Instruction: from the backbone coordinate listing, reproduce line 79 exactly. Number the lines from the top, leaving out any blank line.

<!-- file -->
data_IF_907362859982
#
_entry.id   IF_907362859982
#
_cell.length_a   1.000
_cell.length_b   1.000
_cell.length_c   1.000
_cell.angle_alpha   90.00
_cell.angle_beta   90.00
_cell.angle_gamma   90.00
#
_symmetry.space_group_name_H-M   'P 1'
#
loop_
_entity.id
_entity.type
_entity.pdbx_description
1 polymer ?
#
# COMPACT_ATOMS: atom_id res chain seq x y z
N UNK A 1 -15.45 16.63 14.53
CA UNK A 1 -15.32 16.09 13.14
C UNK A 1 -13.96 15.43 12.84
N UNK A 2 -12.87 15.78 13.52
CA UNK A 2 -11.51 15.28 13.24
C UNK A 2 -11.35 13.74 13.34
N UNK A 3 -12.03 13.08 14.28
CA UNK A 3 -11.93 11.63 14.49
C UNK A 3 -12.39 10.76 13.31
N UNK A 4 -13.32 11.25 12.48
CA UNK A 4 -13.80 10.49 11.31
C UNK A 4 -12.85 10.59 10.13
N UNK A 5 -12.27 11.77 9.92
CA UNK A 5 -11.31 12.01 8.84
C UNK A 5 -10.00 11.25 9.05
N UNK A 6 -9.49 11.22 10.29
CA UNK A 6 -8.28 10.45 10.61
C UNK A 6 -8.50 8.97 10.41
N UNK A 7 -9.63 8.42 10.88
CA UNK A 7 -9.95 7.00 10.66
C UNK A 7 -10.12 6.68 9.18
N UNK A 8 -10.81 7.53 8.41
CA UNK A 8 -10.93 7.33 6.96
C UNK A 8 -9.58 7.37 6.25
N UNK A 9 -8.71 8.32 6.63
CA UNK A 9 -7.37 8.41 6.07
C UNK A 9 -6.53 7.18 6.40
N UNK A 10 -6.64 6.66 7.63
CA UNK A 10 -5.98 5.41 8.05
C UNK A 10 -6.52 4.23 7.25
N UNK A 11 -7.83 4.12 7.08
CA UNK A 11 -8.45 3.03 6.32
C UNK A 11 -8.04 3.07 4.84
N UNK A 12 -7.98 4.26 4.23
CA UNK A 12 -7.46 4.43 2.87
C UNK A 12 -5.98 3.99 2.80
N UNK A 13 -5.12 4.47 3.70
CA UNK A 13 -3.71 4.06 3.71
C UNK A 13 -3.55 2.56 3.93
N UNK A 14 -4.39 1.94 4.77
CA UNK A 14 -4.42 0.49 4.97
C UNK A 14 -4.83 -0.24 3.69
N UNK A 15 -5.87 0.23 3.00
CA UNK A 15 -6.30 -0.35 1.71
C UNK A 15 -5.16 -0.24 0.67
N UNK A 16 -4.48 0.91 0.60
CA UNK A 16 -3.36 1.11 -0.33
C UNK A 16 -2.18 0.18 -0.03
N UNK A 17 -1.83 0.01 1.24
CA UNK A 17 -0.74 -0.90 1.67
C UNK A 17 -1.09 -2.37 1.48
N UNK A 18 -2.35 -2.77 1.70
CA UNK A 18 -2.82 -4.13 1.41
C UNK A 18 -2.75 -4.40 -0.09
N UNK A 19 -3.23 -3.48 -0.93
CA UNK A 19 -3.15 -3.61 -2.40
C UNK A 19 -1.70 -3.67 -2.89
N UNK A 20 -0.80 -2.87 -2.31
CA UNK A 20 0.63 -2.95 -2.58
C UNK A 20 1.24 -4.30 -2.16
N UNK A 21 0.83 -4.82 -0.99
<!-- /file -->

CA UNK A 20 0.63 -2.95 -2.58